Smithsonian Institution

Search Results

Collections Search Center
1 documents - page 1 of 1

Greenough family letters, 1813-1891

Greenough fam, Greenough family
Greenough, Horatio
Greenough, Henry
Greenough, Frances Boott
Place of publication, production, or execution:
Physical Description:
ca. 445 items (on partial microfilm reel)
Access Note / Rights:
The Archives of American art does not own the original papers. Use is limited to the microfilm copy.
Letters written by Henry and Frances Greenough from various locations in Europe, most of which are to their family in Boston, including Mrs. Edward G. Loring (Harriet), Francis Boott, Mrs. Elizabeth Greenough, Charlotte Greenough, and also Mrs. James Lee and Mrs. Mary Lee. Also included are letters written to Horatio Greenough from various people.
Greenough family letters, 1813-1891. Archives of American Art, Smithsonian Institution.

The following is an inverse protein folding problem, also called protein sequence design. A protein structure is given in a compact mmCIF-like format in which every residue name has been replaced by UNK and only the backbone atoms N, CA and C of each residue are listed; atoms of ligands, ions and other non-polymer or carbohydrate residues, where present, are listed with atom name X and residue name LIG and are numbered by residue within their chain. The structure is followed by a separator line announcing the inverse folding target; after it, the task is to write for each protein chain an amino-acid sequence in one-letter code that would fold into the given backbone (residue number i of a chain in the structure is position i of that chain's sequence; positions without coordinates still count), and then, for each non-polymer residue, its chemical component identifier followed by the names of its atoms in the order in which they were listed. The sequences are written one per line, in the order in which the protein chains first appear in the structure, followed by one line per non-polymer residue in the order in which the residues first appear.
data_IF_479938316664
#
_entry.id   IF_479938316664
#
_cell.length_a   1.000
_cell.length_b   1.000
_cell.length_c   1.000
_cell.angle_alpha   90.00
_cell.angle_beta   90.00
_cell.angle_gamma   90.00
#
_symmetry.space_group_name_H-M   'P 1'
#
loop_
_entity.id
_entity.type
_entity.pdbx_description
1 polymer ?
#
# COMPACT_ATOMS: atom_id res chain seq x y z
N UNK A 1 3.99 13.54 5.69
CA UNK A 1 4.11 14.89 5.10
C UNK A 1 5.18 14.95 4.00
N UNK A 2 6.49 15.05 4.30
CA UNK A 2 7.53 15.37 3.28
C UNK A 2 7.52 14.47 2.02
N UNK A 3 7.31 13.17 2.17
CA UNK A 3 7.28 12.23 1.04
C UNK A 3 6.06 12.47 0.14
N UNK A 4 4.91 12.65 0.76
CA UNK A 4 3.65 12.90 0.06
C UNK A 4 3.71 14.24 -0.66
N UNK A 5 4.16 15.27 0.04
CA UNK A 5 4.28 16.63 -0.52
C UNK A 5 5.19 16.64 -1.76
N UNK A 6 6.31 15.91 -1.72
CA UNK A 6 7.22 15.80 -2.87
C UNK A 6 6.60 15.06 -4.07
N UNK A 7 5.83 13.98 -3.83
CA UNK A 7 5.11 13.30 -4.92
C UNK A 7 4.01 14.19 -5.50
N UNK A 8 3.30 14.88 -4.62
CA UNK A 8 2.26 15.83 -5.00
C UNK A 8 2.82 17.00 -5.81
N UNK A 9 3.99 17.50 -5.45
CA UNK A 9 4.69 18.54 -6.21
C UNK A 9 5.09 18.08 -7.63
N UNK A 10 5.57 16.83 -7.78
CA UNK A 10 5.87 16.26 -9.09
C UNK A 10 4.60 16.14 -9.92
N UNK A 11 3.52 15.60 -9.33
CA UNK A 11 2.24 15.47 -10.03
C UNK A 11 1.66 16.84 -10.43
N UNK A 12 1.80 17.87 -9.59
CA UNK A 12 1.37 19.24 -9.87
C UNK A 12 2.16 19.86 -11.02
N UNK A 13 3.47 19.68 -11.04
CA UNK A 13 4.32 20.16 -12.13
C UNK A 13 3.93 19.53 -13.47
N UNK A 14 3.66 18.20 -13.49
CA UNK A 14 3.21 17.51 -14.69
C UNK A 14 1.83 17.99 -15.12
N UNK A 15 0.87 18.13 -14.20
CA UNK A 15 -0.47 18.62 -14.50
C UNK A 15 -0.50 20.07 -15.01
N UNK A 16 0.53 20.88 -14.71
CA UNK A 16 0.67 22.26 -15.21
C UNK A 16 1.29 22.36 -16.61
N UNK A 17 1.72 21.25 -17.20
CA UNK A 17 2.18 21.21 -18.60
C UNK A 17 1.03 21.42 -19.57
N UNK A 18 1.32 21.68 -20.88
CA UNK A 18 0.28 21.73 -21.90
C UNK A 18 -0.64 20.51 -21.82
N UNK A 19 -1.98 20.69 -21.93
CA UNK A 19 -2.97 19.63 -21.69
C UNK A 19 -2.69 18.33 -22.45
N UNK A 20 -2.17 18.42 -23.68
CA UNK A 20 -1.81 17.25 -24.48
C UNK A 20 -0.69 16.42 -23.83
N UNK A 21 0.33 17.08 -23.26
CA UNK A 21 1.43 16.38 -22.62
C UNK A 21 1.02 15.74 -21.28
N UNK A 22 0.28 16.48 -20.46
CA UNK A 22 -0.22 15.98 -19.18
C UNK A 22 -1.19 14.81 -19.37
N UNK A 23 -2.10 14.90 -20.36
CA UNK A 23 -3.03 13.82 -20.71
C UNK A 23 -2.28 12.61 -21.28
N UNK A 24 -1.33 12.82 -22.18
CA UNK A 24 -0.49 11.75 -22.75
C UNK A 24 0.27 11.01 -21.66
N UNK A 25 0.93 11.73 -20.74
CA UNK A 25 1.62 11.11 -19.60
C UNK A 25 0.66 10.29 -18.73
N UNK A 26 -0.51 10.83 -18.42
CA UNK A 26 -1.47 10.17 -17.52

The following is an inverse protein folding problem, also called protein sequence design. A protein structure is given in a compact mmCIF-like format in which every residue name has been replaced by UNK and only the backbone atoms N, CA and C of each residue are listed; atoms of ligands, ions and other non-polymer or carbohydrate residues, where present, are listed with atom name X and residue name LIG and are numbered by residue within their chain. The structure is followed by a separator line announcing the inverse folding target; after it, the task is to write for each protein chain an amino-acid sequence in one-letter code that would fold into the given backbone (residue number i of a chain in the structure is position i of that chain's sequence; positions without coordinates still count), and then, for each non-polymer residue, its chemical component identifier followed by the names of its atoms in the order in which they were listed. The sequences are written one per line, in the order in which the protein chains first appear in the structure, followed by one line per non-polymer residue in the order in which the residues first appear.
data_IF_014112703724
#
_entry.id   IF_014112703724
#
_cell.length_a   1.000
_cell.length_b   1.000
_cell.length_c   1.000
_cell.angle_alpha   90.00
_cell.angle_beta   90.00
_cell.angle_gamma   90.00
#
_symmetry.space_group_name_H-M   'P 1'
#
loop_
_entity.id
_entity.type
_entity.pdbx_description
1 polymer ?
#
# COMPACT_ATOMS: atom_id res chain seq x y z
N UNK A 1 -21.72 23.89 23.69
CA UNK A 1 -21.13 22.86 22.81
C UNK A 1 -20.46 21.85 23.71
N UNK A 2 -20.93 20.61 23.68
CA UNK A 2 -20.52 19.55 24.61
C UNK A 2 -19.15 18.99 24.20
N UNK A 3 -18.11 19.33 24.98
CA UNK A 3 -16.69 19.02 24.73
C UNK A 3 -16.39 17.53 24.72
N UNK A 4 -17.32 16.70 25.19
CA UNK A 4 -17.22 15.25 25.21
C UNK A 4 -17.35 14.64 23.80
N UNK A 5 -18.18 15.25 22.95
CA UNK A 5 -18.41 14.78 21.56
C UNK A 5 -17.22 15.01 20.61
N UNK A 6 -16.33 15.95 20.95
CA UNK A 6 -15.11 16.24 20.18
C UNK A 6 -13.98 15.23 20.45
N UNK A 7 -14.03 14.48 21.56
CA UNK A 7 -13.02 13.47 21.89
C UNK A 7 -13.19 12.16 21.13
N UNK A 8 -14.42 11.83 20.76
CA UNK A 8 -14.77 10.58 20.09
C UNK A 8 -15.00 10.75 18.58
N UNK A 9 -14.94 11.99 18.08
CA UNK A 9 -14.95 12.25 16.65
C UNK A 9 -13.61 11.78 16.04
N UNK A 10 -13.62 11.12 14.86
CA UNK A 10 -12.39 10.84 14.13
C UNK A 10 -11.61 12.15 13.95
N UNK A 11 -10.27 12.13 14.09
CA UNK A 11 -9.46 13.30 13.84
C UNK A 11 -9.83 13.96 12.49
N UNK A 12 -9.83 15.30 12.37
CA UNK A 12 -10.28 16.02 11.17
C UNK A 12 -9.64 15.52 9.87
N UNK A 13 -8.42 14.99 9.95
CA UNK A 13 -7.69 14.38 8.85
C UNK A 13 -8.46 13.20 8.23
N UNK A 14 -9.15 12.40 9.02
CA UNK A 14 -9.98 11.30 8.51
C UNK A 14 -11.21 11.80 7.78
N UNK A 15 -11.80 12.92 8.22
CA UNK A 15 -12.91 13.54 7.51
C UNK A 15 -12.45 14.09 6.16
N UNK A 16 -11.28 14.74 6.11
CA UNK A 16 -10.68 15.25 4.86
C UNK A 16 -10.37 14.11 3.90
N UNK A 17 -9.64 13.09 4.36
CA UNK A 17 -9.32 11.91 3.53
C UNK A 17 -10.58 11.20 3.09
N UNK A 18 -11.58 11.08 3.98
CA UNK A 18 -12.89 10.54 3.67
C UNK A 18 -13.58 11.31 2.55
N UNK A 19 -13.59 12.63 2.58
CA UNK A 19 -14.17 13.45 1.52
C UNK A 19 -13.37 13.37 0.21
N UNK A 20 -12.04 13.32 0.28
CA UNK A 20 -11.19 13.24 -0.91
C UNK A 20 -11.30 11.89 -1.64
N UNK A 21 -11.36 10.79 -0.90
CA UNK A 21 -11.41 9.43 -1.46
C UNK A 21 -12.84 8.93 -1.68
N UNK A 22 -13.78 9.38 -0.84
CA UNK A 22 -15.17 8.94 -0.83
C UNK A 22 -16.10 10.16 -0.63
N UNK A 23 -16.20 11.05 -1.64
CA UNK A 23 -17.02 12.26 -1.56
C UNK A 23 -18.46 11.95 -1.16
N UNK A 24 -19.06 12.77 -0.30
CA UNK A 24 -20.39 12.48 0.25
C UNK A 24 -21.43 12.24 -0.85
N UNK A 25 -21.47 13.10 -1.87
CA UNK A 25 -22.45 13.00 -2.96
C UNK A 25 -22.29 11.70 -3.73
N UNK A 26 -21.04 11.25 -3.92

Additional Forms:
Microfilm reel 1215 available at Archives of American Art offices and through interlibrary loan.
Location of Originals:
Originals returned to lender, David Richardson, after microfilming.
Biography Note:
Horatio Greenough was a sculptor, who spent most of his career in Florence, Italy. His brother Henry originally went to Italy with Horatio, and then returned to Boston to practice architecture. Henry was married to Frances Boott.
Lent 1977 by David Richardson, whose relationship to the Greenoughs is unknown.
Location Note:
Archives of American Art, Smithsonian Institution, 750 9th St. NW, Washington, D.C. 20001
Record number:
American Art and Artists in a Global Context
Data Source:
Archives of American Art

Modify Your Search


Narrow By
  • Archival materials
  • Collection descriptions
  • Archival materials
  • Collection descriptions
  • Architects
  • Sculptors
  • Architects
  • Sculptors
  • Greenough fam, Greenough family
  • Greenough, Frances Boott
  • Greenough, Henry
  • Greenough, Horatio
  • Greenough fam, Greenough family
  • Greenough, Frances Boott
  • Greenough, Henry
  • Greenough, Horatio
  • Archives of American Art